Once upon a time, Hoonah the dog was found as a puppy, piled in a crate with his brothers and sisters. They were left outside Stray Rescue, where the organization sheltered them and cleaned them up. As time wore on, all of Hoonah’s siblings were adopted, and he was sent off to the Puppies for Parole program; there he continued to grow and grow … and grow.
Jenny Scott, a social worker for Saint Louis University, was participating in an online conversation with college counseling staff across the country. The topic fell on therapy dogs, and her colleagues talked about how helpful the dogs can be for new incoming students who miss their dog(s) from home. Scott had always talked to her students about how great Stray Rescue is, often sending them to volunteer at the shelter.
“I saw they had a program where you could get therapy dogs,” Scott said. “I contacted them, and they sent me a whole list of dogs. I was looking for a dog that was cat-friendly and would be trained and ready to go for the fall semester.”
This was May 2016. Some of the dogs weren’t ready yet, but Scott was told there was one that would be perfect for her. So she went to meet him.
“My jaw dropped when I saw him,” she says. “He was so adorable and huge.”
Weighing in at 120 pounds, Hoonah greeted Scott. She fell in love immediately, which was good, because the staff at Stray Rescue asked if she could take him home that day.
“I took him straight to work,” Scott says.
Hoonah hit the ground running as a therapy dog in SLU’s counseling office that day. He was at SLU the entire fall semester, welcoming freshmen to orientation and even getting to go to a square dance with approximately 1,000 of his new best friends.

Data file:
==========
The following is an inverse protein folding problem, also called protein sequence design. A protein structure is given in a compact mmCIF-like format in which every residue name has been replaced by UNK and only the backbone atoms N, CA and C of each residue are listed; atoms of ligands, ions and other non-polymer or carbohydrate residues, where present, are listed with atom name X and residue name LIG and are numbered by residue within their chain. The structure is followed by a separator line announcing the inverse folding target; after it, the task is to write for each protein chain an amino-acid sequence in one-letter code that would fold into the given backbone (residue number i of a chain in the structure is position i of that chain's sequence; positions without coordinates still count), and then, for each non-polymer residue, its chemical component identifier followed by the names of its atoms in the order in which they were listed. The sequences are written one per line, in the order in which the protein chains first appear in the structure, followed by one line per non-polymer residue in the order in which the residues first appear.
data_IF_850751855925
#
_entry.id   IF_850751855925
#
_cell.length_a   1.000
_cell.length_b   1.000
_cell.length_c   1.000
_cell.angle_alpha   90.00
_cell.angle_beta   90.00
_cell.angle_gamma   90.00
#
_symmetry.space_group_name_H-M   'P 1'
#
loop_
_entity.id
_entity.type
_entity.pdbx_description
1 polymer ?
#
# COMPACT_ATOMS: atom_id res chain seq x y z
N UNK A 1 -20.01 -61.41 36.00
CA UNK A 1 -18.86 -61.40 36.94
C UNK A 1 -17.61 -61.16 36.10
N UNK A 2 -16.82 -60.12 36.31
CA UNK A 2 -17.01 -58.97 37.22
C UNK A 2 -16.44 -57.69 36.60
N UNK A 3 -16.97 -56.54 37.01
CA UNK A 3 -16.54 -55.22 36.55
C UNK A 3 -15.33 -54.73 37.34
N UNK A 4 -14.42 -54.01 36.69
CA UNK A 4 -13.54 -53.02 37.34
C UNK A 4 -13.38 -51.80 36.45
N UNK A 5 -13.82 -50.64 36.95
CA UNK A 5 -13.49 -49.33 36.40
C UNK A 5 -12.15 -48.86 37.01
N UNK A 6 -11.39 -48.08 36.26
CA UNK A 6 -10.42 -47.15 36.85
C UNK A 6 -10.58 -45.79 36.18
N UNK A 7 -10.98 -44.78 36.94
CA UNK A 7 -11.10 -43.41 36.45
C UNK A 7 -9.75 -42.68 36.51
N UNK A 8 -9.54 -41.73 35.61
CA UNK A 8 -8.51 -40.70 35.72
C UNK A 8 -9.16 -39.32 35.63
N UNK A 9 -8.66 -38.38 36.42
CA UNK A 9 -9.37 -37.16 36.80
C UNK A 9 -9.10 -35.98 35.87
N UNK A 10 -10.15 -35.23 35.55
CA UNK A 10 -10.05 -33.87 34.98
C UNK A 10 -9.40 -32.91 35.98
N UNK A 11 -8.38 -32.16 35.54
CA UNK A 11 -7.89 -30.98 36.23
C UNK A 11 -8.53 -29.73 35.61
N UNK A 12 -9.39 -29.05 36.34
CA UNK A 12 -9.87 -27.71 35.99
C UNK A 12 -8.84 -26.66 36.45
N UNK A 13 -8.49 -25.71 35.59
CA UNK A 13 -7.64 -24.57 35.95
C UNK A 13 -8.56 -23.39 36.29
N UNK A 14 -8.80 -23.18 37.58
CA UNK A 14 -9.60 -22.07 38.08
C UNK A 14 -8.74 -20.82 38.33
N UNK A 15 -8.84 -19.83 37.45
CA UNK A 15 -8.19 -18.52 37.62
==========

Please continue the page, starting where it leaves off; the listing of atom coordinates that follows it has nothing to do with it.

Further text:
“I use him for outreach events and also in sessions with students who have panic or trauma issues,” she says. “They can pet him and ground themselves when those anxieties come up.”
While Hoonah had a great first semester at SLU, second semester was harder for him. Since he’s such a big dog, he has hip dysplasia. He tore both of his back leg ligaments and had to have surgery to fix his knee in February 2017. Then, in May, he had his second surgery. Being kennel-restricted was hard for Hoonah, but he was very patient. Scott worked with him on colors and numbers while he healed. Though she had to haul him up and down the couple of stairs she has, she says it was a bonding experience for them.
On July 21, Hoonah got to go back to work.
“He was so happy to be back,” Scott says. “He loves being outside of his kennel and going for walks.”
Now that he’s on the mend, Hoonah’s quirks have come out. He loves sticks, apples and doughnuts. Scott says he absolutely despises water and will avoid puddles at all costs, but she’s working to try to get him used to water, because she knows it would help with his rehabilitation.
“It’s been a challenge with his surgeries. The students were so sad when he wasn’t there,” Hoonah says. “But Stray Rescue has taken care of both of his surgeries and medications. They’ve been so amazing.”
Scott believes dogs like Hoonah can help reduce the stigma of counseling.
“Having a dog there softens everything and reduces the stress of talking to someone,” she says. “It’s almost like magic.”
This story was originally published at laduenews.com. Read it on LN’s website here.